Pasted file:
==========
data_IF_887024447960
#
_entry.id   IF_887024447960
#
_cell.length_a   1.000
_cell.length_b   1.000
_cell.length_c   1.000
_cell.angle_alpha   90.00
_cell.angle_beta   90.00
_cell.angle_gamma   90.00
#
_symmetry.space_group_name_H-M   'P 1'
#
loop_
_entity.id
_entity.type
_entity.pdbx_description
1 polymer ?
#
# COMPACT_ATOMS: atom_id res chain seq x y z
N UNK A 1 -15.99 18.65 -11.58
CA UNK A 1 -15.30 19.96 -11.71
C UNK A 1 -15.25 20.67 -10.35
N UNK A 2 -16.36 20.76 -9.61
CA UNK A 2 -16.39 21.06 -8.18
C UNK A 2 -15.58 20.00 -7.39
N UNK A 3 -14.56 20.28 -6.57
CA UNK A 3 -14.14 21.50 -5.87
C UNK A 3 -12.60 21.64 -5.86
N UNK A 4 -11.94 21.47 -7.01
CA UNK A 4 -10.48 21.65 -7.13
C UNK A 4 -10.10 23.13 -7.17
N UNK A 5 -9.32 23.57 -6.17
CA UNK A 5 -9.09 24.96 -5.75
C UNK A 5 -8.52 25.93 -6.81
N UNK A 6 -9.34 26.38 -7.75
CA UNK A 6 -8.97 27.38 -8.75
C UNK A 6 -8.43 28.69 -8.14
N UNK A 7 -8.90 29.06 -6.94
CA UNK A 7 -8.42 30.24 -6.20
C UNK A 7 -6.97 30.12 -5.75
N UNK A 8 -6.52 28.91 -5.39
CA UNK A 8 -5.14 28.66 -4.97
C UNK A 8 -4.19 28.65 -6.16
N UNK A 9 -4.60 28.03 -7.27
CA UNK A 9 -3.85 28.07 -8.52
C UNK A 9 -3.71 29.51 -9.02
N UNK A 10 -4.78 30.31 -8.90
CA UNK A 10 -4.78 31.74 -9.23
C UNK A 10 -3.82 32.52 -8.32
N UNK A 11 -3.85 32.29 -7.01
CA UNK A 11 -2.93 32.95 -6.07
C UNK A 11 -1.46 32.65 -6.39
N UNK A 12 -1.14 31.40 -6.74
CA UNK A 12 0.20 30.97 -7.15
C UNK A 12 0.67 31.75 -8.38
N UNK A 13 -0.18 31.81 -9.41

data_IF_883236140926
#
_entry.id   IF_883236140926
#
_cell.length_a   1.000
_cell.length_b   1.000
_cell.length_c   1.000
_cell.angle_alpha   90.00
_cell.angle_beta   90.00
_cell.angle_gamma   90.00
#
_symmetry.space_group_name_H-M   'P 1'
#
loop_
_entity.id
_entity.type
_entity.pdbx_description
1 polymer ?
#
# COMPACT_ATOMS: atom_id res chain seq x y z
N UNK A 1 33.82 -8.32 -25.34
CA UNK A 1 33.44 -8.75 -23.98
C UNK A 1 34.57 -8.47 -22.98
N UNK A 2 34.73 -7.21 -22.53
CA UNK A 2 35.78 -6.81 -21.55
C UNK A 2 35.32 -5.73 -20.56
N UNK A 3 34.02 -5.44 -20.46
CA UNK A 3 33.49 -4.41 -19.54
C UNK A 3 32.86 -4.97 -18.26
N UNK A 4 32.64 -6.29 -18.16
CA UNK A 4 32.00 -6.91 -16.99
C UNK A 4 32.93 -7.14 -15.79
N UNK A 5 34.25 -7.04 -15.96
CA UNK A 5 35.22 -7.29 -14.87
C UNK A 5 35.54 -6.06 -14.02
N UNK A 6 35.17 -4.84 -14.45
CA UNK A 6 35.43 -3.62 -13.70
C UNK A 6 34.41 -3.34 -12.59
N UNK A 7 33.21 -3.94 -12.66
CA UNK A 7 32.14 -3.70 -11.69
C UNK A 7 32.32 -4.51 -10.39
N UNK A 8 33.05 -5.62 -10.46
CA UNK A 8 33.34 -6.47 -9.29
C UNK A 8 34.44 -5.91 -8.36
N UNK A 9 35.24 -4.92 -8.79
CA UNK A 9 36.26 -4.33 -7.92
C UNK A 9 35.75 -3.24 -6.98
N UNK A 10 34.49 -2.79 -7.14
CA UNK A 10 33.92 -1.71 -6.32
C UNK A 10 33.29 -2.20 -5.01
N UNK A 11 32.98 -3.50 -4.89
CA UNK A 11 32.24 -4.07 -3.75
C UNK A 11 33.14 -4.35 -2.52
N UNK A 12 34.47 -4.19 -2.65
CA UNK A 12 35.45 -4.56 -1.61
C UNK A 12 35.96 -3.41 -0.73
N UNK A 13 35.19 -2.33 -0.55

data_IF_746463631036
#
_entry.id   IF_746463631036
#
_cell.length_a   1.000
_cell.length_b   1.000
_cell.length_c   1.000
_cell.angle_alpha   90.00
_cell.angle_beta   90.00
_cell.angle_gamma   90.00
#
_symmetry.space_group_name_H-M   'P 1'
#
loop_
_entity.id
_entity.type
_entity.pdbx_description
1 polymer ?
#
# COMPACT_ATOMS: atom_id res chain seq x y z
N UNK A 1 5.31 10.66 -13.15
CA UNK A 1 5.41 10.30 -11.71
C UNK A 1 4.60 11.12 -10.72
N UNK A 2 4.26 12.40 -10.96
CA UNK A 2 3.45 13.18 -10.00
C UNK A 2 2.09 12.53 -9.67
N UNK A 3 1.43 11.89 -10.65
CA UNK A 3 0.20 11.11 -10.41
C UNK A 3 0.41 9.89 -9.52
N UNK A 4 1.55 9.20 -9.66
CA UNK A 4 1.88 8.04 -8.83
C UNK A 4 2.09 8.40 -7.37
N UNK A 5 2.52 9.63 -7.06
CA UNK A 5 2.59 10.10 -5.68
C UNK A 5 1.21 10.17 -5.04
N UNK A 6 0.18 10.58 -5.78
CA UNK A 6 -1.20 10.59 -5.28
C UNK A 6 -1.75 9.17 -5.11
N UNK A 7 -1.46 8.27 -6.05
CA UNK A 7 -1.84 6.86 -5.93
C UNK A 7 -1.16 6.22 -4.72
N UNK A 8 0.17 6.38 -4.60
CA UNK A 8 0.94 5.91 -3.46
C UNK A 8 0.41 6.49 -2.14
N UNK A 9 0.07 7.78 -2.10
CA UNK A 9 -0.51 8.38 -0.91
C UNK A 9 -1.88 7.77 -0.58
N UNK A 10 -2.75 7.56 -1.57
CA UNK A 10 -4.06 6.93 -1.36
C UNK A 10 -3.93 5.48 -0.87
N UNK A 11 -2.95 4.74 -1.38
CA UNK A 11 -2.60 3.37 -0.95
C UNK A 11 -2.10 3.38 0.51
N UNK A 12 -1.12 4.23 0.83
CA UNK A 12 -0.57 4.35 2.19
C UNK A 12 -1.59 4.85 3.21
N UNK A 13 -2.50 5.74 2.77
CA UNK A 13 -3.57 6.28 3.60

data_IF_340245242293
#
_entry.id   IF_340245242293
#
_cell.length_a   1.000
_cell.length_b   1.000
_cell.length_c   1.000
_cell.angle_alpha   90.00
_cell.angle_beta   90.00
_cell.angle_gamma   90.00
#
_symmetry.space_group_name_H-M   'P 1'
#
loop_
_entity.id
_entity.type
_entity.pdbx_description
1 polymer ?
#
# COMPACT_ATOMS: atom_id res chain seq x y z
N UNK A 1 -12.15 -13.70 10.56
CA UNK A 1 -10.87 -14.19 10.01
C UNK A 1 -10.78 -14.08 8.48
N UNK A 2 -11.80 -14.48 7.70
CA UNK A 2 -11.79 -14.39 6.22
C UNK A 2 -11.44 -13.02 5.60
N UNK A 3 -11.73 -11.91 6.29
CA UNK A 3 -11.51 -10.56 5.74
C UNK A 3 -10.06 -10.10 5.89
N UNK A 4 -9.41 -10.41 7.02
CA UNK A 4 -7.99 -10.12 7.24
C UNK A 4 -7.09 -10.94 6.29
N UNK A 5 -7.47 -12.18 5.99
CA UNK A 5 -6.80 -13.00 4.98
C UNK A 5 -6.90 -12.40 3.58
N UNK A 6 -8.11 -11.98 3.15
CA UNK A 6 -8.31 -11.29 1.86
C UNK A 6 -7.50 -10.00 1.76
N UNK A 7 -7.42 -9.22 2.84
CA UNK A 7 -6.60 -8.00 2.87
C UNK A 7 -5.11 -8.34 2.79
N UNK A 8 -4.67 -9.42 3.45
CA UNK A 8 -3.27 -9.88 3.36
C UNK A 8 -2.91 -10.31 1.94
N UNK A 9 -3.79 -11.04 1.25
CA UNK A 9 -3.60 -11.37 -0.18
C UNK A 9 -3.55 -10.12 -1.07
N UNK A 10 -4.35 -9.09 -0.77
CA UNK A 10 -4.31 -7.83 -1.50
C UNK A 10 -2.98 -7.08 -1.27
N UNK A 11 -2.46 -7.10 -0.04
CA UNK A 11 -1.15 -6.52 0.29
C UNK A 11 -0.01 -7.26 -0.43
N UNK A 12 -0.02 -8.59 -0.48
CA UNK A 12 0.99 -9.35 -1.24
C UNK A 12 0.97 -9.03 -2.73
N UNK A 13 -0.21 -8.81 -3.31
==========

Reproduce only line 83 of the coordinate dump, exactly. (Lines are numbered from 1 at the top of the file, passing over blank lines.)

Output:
C UNK A 2 35.32 -5.73 -20.56